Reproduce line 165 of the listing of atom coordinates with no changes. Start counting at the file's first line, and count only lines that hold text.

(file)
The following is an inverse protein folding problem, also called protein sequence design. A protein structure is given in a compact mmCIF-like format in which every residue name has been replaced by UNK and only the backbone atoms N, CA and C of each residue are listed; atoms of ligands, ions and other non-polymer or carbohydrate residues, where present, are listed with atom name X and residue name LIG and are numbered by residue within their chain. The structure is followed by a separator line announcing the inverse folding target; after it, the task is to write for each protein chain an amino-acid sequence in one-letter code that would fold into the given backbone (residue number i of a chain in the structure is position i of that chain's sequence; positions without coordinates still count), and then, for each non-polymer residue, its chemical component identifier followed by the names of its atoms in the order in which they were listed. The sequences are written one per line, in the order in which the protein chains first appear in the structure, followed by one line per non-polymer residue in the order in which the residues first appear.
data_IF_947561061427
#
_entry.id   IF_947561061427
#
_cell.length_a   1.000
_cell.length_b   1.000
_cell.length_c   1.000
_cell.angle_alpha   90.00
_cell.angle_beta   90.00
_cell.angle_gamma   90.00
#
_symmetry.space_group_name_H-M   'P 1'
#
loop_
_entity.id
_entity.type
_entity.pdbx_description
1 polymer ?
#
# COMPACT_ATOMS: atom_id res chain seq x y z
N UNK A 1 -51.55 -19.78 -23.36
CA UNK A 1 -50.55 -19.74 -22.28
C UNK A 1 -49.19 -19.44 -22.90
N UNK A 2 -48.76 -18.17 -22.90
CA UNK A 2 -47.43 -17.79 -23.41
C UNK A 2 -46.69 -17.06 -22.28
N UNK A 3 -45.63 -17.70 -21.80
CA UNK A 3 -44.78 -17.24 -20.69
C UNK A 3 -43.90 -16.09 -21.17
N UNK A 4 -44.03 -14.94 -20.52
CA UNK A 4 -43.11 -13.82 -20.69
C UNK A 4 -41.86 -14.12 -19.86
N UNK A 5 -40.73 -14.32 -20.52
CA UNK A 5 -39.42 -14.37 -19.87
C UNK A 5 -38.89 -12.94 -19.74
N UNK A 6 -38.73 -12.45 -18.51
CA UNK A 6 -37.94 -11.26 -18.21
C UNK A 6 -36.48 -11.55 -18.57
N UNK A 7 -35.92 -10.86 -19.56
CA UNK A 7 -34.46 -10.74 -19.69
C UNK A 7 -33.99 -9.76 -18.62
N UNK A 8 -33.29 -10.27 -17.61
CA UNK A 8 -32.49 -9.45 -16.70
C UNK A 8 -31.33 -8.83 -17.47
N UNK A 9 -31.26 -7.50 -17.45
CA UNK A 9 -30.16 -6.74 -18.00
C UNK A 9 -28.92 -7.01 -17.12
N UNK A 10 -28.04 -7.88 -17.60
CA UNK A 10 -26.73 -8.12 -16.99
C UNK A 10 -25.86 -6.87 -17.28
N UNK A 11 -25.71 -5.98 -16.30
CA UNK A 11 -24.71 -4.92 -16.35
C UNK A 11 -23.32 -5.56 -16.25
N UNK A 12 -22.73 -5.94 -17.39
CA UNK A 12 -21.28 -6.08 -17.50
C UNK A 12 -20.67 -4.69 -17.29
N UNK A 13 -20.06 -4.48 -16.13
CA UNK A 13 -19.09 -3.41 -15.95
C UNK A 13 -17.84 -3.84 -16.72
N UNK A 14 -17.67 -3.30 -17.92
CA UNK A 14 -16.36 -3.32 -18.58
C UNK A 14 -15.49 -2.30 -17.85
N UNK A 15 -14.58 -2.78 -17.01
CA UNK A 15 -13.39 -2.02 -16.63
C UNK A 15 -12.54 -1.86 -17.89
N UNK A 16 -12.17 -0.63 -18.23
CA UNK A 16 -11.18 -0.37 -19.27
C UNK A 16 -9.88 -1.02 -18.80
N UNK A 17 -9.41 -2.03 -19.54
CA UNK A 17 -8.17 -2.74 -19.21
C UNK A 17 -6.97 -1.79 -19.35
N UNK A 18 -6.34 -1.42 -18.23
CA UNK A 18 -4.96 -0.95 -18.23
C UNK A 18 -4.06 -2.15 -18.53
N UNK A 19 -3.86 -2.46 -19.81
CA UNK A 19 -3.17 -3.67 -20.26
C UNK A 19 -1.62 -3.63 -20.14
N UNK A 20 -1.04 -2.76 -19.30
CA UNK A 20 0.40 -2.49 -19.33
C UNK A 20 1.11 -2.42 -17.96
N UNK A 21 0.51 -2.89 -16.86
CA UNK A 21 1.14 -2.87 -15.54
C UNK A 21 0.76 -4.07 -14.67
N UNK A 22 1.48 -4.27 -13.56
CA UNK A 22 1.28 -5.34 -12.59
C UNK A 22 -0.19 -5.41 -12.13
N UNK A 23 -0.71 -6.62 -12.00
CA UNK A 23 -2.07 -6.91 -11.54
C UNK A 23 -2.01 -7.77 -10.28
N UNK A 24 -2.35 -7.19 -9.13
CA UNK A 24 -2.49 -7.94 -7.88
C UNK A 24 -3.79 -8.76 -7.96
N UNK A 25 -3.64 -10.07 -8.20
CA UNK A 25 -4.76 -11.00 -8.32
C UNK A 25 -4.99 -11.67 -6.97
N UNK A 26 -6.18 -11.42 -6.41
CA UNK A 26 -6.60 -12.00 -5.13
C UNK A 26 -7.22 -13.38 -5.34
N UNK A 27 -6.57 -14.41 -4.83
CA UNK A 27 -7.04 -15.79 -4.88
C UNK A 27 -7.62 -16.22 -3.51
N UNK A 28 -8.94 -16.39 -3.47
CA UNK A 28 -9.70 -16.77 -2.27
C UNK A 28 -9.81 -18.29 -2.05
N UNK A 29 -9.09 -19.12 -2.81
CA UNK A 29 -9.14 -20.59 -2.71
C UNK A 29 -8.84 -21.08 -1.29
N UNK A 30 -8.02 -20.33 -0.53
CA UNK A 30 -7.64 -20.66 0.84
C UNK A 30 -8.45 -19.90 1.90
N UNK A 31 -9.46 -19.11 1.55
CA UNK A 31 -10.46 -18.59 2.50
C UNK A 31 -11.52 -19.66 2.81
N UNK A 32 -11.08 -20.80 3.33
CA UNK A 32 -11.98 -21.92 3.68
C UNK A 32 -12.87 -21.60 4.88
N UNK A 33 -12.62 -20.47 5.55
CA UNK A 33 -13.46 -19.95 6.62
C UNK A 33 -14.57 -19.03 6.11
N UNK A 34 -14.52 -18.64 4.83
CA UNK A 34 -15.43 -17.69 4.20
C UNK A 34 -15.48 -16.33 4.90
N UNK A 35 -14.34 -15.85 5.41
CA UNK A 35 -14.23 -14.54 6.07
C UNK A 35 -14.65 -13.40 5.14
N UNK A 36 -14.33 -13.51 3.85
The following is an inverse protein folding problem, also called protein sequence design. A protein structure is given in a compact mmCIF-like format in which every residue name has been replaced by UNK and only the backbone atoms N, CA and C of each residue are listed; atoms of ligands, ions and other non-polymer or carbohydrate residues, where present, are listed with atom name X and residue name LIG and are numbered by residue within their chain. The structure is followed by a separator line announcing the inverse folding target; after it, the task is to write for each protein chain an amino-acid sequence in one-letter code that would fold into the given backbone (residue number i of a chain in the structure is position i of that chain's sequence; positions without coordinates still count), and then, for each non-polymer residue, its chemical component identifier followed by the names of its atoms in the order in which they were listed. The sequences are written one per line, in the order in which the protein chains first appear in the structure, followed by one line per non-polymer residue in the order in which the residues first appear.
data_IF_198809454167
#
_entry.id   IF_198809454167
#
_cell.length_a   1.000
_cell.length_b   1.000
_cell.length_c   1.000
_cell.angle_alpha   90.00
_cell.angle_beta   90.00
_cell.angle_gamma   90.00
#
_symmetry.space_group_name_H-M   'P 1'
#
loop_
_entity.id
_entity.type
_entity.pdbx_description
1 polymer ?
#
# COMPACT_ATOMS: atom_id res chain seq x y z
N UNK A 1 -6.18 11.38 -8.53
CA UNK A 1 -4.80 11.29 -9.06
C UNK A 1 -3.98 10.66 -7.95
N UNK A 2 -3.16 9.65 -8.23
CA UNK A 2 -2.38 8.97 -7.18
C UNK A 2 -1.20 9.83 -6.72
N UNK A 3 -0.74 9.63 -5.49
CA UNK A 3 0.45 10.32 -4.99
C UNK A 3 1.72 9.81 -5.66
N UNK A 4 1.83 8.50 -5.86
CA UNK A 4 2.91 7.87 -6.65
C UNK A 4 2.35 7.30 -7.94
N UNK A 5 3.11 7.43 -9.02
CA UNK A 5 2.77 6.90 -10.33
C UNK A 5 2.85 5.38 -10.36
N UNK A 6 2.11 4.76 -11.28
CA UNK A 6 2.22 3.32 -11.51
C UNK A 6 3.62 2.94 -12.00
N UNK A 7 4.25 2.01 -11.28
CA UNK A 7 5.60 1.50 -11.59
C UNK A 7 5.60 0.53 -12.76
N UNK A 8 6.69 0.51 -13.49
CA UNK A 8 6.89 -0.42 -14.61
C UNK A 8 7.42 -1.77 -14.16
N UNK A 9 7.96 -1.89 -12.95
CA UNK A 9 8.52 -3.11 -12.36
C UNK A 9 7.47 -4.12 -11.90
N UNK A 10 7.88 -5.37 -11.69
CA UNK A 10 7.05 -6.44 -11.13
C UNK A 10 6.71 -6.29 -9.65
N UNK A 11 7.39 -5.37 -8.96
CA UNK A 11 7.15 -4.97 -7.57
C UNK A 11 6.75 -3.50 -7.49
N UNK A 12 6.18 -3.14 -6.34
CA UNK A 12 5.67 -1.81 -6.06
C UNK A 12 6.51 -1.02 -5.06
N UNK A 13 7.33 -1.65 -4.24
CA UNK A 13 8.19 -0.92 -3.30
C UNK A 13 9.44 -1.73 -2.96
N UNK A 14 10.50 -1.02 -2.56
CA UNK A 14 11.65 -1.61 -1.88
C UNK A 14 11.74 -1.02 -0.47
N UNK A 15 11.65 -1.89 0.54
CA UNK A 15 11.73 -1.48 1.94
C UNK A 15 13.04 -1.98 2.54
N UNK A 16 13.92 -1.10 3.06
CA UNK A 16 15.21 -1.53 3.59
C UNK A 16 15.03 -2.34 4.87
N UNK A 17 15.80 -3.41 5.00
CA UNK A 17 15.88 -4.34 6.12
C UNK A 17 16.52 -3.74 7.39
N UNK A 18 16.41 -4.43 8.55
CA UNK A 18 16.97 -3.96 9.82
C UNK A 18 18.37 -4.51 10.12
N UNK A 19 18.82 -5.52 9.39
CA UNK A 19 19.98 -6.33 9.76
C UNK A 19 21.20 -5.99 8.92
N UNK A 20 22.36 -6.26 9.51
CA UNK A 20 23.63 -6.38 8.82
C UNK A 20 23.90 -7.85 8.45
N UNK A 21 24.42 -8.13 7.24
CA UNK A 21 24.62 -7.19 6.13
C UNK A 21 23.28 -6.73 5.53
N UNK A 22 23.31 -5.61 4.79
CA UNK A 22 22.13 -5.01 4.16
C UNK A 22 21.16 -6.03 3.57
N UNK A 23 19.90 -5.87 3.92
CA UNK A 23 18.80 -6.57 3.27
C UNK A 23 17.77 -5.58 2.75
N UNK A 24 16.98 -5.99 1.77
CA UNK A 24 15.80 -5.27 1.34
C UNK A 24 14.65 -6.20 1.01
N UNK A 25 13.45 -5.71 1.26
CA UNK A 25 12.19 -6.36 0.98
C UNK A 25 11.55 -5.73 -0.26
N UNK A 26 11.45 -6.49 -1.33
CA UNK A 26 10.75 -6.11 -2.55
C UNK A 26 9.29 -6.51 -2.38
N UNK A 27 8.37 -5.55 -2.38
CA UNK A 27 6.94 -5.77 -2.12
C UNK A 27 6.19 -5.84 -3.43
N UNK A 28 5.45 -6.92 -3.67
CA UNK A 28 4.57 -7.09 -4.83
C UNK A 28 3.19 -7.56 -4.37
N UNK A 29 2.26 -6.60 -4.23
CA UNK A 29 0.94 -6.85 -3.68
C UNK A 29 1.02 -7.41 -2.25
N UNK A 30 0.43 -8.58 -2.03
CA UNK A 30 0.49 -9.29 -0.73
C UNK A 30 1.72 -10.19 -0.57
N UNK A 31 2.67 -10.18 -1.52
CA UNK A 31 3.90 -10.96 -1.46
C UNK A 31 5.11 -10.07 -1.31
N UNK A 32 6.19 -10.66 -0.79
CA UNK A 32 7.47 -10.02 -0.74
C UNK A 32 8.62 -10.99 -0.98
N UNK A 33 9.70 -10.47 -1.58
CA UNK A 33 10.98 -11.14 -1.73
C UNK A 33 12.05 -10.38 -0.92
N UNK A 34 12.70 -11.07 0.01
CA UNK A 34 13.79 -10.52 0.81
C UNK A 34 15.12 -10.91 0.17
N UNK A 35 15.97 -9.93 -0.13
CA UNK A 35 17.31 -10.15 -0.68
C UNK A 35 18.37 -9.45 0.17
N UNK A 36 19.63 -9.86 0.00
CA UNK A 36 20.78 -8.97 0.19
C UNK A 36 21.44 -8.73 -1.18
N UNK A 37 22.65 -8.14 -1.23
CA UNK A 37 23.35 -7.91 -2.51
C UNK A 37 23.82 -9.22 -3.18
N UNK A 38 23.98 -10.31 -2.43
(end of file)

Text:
CA UNK A 6 2.22 3.32 -11.51